Every 29th of July people around the world celebrate the International Tiger Day. Tigers are known for their aggressive behaviour and ruthless attacks on humans, but nevertheless tigers are acknowledged as one of the finest creatures on the face of the earth. Even humans often like to refer to ourselves as tigers so others see them as tough.
Nine sub-species are known, although scientists often have discussions about this. Three of them are extinct: the Caspian, Bali and Java tiger. One sub-species can only exists in captivity at this moment: the South China tiger.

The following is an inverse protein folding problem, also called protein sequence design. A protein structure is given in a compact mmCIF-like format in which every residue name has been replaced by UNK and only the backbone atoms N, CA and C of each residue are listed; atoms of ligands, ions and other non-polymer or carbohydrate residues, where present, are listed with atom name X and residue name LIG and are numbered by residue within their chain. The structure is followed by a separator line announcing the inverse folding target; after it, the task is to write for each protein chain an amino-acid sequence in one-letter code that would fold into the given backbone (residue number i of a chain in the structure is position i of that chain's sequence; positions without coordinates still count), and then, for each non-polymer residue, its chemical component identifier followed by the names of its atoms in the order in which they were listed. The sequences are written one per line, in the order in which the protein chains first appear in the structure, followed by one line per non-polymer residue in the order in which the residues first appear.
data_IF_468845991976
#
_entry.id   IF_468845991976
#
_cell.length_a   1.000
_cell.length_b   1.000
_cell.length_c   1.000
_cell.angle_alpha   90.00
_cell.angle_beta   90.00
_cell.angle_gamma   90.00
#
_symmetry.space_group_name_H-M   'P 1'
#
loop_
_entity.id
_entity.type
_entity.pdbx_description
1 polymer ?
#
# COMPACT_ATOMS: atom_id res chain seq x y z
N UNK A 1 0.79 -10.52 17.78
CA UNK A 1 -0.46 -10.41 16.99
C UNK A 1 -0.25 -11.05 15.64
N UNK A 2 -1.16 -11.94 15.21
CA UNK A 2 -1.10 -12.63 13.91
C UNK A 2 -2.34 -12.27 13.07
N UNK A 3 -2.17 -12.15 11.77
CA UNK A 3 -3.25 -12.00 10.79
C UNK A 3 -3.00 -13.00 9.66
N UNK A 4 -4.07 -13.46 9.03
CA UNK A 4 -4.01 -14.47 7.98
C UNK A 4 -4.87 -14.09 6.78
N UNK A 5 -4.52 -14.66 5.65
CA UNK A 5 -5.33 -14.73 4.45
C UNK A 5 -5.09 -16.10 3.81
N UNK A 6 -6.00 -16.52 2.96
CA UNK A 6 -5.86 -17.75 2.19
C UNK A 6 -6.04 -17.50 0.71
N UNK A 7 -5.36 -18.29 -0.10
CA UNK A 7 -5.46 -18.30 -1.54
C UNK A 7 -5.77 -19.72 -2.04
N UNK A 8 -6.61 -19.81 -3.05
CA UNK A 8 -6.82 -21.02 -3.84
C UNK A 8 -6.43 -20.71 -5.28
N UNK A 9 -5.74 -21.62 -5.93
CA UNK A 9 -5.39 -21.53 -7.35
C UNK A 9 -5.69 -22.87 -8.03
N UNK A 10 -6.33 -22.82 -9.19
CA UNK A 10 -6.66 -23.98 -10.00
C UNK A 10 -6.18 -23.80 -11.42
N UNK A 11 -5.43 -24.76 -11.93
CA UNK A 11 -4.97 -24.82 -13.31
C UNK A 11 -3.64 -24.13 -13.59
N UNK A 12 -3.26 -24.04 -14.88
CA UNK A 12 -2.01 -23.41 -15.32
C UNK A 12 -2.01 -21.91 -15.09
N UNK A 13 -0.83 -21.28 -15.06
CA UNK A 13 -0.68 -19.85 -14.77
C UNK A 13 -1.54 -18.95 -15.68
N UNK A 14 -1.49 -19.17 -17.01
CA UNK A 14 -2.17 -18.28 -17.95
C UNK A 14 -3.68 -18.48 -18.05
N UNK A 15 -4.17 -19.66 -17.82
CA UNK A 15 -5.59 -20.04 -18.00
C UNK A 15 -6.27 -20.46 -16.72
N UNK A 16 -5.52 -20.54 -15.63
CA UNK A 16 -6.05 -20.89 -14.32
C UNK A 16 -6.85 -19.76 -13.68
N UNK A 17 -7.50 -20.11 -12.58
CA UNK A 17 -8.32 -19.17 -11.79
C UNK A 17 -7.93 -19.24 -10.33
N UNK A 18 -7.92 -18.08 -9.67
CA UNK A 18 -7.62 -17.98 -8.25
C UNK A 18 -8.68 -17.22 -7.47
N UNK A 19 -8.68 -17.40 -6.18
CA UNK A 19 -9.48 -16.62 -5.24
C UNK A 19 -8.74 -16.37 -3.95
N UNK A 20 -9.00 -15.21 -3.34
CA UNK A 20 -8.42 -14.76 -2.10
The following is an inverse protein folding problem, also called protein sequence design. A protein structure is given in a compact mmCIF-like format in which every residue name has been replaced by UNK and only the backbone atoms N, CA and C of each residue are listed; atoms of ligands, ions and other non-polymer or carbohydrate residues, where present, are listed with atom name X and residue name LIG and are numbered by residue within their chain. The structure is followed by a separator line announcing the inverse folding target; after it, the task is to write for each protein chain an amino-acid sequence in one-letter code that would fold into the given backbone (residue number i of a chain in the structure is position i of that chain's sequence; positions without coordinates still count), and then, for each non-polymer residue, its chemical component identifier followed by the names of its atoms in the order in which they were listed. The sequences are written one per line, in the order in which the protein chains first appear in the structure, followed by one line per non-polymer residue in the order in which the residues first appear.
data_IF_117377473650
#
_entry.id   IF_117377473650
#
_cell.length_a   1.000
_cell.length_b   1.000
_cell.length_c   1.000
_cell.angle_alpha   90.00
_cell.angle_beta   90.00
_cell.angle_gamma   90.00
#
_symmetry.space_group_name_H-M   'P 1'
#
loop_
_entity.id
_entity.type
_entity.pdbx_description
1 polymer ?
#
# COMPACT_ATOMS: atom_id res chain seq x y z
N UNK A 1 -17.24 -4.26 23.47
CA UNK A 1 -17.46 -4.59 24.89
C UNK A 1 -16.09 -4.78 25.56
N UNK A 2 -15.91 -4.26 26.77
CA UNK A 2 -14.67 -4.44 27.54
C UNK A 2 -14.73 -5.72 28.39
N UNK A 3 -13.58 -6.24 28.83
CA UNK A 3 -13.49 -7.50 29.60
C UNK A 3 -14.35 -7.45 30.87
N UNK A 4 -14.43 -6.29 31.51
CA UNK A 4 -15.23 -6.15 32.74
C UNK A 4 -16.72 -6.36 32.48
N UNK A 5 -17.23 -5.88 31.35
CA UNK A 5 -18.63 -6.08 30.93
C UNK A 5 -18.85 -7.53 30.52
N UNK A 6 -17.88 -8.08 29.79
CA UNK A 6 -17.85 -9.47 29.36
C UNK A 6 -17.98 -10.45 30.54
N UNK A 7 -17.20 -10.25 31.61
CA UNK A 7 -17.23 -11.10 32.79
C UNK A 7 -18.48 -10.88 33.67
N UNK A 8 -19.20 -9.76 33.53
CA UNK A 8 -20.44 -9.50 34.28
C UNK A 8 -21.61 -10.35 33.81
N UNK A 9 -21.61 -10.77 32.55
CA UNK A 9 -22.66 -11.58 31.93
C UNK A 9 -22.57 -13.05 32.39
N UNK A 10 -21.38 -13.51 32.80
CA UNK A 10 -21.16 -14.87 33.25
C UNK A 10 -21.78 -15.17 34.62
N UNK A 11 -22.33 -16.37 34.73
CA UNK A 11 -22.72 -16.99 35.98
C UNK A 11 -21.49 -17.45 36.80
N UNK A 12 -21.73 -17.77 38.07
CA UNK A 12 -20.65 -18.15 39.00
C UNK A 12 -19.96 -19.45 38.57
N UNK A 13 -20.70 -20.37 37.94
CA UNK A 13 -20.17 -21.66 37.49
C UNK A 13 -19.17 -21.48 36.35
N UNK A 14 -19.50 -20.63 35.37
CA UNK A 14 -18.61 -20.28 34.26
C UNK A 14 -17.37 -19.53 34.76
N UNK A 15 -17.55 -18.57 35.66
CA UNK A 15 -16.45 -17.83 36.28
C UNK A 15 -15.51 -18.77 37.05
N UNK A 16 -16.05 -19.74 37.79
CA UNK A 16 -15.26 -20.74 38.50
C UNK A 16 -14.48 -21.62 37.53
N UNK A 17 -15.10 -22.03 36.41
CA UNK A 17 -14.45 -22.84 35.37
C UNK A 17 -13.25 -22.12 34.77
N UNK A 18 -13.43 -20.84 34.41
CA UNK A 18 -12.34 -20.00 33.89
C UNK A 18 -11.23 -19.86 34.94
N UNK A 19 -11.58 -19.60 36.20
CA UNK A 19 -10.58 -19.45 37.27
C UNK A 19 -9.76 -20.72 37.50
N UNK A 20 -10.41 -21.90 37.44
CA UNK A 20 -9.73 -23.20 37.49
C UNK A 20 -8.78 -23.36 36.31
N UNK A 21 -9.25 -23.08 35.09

That makes there are only five sub-species left: the Amur tiger (formerly known as the Siberian tiger), the Indochinese tiger, the Malayan tiger, the Sumatra tiger and the Bengal tiger, the most common tiger of all.
Some say there are only two sub-spies: the one that lives on land and the one that lives on the islands. It is also said that the white tiger, the most rarest of all, is a sub-species.
Much more can be said about tigers. But pictures say more than words.